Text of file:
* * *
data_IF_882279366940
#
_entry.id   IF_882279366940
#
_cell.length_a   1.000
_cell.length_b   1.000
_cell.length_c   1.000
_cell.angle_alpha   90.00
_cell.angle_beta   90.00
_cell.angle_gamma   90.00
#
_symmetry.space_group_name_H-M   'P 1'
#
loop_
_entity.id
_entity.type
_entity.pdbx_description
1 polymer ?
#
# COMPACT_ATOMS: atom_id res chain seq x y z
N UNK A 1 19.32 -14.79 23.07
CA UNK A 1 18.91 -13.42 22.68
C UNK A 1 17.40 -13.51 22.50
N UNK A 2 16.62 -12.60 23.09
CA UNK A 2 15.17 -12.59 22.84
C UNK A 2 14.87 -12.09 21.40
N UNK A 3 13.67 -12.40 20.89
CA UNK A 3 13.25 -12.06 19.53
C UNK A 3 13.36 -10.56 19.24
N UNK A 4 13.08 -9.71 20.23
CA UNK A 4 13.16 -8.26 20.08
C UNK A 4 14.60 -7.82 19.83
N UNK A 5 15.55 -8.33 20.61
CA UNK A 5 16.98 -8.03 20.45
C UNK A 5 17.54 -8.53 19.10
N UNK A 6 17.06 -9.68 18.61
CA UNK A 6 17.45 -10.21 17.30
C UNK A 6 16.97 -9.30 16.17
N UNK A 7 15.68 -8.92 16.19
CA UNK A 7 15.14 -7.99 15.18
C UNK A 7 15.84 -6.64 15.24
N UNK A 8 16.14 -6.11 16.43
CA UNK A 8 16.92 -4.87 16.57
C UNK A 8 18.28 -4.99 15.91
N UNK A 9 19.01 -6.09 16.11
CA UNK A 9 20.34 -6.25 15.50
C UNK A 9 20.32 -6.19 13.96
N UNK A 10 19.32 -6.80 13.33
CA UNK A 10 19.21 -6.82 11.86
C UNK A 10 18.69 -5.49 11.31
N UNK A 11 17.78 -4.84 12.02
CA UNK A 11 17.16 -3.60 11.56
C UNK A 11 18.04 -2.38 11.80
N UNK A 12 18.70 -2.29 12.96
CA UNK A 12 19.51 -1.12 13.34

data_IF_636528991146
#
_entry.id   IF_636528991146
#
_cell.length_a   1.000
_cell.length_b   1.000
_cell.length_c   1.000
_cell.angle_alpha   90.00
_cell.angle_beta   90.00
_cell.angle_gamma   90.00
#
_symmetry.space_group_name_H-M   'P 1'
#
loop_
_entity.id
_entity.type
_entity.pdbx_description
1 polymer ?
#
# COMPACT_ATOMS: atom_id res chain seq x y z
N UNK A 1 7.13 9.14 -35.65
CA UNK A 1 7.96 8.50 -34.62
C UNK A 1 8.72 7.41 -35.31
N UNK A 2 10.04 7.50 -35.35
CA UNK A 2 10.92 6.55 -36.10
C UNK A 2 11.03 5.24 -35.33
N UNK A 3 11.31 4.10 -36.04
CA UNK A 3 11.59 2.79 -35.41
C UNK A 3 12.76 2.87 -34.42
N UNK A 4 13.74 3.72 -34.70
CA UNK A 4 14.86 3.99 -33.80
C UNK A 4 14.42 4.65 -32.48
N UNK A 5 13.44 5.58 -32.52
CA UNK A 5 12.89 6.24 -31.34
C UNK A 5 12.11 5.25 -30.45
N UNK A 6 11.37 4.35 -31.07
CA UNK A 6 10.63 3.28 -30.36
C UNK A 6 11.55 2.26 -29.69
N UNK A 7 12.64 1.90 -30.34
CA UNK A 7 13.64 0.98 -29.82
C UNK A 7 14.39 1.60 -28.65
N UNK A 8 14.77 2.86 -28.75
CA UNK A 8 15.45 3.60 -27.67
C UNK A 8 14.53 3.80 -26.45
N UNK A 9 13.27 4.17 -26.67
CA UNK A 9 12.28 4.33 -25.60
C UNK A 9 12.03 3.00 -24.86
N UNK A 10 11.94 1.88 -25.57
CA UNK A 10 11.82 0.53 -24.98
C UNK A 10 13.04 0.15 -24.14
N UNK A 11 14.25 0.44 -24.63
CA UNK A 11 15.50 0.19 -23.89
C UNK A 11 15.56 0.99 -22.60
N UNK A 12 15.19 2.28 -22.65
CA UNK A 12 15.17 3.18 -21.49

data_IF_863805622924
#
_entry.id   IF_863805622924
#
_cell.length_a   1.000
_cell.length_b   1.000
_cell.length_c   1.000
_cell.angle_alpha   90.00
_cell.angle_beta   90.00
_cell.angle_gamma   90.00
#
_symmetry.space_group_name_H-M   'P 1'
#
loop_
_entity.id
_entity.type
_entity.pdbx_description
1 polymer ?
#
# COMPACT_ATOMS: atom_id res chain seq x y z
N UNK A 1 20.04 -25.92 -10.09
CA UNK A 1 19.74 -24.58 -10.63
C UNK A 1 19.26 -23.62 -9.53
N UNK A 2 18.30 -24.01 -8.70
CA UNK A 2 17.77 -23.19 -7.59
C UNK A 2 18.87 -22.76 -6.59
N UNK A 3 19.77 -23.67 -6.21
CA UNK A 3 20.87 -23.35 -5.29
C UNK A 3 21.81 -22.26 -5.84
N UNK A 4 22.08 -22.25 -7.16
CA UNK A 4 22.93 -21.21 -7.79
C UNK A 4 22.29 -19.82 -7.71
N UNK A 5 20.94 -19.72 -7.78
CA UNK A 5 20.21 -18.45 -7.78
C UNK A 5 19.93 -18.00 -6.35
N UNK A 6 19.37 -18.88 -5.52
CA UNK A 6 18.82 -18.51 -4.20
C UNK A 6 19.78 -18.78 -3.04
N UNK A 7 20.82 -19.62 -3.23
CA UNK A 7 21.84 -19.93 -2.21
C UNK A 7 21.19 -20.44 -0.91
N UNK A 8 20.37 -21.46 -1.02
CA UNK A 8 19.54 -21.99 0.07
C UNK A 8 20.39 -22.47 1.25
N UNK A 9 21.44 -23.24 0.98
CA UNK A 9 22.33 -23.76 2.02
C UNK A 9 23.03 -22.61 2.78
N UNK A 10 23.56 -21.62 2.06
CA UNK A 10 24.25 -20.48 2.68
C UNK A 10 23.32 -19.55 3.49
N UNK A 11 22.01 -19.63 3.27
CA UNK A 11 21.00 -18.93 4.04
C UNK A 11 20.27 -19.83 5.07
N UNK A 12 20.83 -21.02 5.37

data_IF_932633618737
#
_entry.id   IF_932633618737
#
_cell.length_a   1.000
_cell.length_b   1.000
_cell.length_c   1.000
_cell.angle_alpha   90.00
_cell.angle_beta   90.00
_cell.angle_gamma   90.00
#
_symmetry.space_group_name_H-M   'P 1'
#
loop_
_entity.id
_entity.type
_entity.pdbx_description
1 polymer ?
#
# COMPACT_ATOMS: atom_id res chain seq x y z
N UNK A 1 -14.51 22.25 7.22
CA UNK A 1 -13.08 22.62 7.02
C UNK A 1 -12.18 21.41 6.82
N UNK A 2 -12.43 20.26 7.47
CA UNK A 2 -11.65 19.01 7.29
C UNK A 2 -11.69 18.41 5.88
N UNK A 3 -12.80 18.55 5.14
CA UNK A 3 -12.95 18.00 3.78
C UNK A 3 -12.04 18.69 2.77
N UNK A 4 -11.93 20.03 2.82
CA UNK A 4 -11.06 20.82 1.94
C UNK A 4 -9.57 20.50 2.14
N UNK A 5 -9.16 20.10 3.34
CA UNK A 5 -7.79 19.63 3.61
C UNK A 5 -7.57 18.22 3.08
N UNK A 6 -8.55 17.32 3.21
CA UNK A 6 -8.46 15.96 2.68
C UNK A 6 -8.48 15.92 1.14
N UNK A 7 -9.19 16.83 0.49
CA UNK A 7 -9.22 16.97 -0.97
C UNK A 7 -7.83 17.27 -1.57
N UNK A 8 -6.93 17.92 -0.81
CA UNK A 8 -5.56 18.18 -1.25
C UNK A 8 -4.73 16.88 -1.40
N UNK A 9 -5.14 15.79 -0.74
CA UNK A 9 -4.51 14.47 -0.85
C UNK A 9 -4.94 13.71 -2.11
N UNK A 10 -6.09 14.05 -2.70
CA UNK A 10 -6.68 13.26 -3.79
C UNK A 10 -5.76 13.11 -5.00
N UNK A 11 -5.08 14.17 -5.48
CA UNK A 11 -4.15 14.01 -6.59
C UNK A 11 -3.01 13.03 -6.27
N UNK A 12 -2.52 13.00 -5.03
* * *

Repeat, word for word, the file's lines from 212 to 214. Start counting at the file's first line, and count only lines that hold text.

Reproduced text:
N UNK A 10 -6.09 14.05 -2.70
CA UNK A 10 -6.68 13.26 -3.79
C UNK A 10 -5.76 13.11 -5.00